All year long, Camden’s mother told him to be good.
“Santa is watching,” she’d say.
When he was four, he had heard that no such person existed. Now, at the ripe old age of six, he was certain it was just a fairy tale.
Too smart for his age, Camden had a streak of mischief that matched his intellect. He used his wit to keep his mother from suspecting that he knew the truth, acting immediately in fear of judgment whenever he was caught being bad.
His misdeeds that were discovered was merely a small percentage of the ones he did. As he got older, he grew better at hiding them. He had graduated from drawing on the walls and pulling the dogs tail, to things like pushing his sister over with such precision that everyone, even she, thought she had tripped. When his mother showered, he’d sneak through her purse, collecting the penny’s and dimes from the bottom, knowing she’d never notice them missing. He’d horde the pilfered money, hiding it carefully in the floor vent, among other treasures. Then, when he’d saved enough, he’d buy an extra dessert at school, or some coveted trinket from the book fair.
His actions grew bolder and more cunning with each passing month, which was like years for a child that age. Despite his bad behavior, every year, the presents came. Either there was no Santa watching him, or he had yet to do anything black enough to cross the line to the naughty list. He assumed the former. If anyone were keeping a close eye on him, seeing him when he thought he was alone, he’d have earned a piece of coal big enough to crush the house. Camden had never seen coal before, but this image amused him.
After an ineffective year of naughty list threats, Christmas Eve had arrived. Camden hurriedly ate his fancy dinner. All but the brussel sprouts, that is. Those he slid to the dog, knowing full well that they would fill his sister’s room, where the dog slept every night, with the most noxious farts imaginable. Holding back his grin, he passed the last ball to the lab as he begged greedily from under the table.
Convinced he had eaten his dinner like a good boy, his mom allowed him to have one cookie. He ate three. After that, he ran to the bathroom to get ready for bed. He ran the faucet, taking a drink from the spout, then wet his brush. He let a trickle of water run down his chin. If his mother were to check, his brush and face would provide alibi for his claim that he had brushed his teeth.
A kiss on his forehead and an extra tight tuck-in accompanied him to bed. His room glowed from the night light that sat in the corner. It wasn’t that he was afraid of the dark, in fact, he much liked it. No, he had convinced his mother to provide the light by feigning fear, so that he could stay up for hours after bed time, playing with the toys in his room, while his door stood closed.
As he did most nights, he amused himself with action figures and coloring books, intentionally marking all the spaces the wrong hue. Finally, the rustling sounds of the waking house silenced. All lights, but the holiday ones and the small one in his room, were turned off.
He placed an ear to the door. He heard nothing. Sure that all were in bed, he slowly twisted the knob to his door. Carefully, and quietly, opening it, he peeked his head into the hall. A quick glance in both directions confirmed that all were asleep. He had decided that this year, he was having Christmas early.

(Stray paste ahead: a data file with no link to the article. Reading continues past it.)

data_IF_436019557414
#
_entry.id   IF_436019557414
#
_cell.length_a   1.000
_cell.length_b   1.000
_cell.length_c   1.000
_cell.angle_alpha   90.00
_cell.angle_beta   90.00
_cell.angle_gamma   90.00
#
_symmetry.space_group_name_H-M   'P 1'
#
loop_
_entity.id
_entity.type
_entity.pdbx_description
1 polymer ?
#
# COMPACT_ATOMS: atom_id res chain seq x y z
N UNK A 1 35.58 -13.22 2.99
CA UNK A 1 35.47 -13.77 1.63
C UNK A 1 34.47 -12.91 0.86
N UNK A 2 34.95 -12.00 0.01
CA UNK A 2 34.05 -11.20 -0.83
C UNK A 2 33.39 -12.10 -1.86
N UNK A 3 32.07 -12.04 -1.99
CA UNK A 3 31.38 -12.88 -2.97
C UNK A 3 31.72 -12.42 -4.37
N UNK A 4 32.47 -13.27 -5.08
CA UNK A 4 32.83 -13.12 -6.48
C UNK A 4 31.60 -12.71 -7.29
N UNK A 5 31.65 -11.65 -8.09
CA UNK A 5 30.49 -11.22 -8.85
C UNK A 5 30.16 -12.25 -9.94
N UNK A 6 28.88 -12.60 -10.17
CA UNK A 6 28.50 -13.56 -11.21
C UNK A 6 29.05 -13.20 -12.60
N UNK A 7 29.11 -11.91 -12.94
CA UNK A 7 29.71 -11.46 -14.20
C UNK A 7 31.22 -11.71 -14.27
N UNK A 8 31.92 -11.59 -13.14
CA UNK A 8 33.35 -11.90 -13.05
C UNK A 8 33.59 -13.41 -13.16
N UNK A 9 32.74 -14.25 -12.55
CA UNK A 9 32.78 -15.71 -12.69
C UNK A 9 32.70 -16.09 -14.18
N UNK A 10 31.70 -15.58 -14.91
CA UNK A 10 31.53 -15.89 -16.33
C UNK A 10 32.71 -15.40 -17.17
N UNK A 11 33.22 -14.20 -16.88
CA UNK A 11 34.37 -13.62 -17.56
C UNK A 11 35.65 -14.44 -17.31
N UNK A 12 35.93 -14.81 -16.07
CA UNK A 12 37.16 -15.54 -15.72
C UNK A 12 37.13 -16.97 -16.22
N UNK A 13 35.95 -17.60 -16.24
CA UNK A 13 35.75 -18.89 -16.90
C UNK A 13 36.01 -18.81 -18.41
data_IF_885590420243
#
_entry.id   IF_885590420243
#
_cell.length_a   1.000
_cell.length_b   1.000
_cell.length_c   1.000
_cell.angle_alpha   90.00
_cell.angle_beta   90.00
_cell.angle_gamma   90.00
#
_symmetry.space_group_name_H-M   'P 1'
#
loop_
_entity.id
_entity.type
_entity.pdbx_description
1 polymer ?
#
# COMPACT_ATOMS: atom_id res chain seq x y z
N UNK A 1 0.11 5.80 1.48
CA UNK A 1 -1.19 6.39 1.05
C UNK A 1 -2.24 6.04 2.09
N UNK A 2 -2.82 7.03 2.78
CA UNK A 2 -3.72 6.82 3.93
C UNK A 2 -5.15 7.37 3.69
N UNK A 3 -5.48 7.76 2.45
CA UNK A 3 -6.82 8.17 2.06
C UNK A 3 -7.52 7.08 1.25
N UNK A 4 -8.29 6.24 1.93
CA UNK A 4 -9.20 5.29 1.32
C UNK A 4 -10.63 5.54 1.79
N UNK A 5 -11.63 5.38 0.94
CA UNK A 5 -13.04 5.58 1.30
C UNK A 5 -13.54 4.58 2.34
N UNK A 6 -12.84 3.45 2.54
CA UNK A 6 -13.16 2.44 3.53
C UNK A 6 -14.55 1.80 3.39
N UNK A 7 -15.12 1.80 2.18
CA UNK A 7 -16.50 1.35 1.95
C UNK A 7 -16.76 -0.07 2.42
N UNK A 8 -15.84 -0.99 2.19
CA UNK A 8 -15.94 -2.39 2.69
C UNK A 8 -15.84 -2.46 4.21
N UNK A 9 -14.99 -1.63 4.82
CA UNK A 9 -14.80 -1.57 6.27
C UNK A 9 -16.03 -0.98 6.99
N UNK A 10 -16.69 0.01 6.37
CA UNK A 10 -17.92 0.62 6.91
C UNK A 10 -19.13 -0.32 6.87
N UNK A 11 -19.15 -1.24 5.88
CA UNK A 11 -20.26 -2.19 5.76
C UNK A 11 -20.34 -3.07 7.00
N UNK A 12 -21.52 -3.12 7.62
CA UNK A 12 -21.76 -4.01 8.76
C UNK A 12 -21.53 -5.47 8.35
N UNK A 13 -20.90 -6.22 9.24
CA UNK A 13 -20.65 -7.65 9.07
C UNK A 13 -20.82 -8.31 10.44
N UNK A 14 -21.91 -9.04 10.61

He tip-toed along the hall, then down the stairs, with the soft glow from the tree lighting his way. He liked the tree. Besides the colors and assurance that presents were soon to come, he admired it’s defiance. His parents were always insisting that they turn off the lights whenever they leave a room. But here, this tree stood, all alight with no one to see it.
But now, in this moment, it was all for him. As he decided all the presents were, as well. He turned his attention from the tree to the gifts beneath it. A tremendous pile of shiny boxes were laid all around. He went from one to the next, checking the tags, so he could open the ones labeled Camden first. But bag after box, they were all marked for his sister, with one or two for his mom or dad.
Perhaps they’re not done putting them out? He wondered.
He looked at the table. Santa’s cookie had a trademark bite removed. The milk was gone from the glass. The house was still quiet. Whatever his parents were planning on putting out tonight, it was all here.
Anger grew hot in his cheeks, and tears filled his eyes. He picked up one of his sister’s gifts, tore at the paper, and held it high above his head, ready to smash it on the ground.
“I wouldn’t do that, if I were you,” said a boisterous voice from behind him.
Startled, he nearly dropped the toy. Holding it tight, he lowered it slowly to his side, and turned around. His jaw dropped quicker.
Standing in his living room was an overweight man in a red coat. His hair was white, both head and beard. He cheeks were nearly as flush as his suit.
“Santa?” Camden asked, disbelieving.
The fat man laughed.
“I didn’t think you were real,” Camden said.
“Indeed I am, dear boy,” he said.
“Santa, I’m so sorry. If I had known,” he lied.
“I know all, Camden. Perhaps you’d have been a little better if you knew, but not much.”
Camden felt angry again.
“You’re so smart. Why can’t you use your cleverness for good?”
“Good? Bad’s more fun.”
“I think you’re wrong. Give it a try. And maybe next year I’ll have a gift for you,” he said.
With a shower of glitter, he disappeared.
Up for any challenge, Camden took what Santa said to heart. His parents gave no notice to the lack of gifts. The following year, he spent doing good. Santa was right. It was just as fun to surprise someone happily as it was to torture them. The next year, Camden was blessed with many gifts. But none as good as the one that Santa had given him the year before. The gift of a life set right.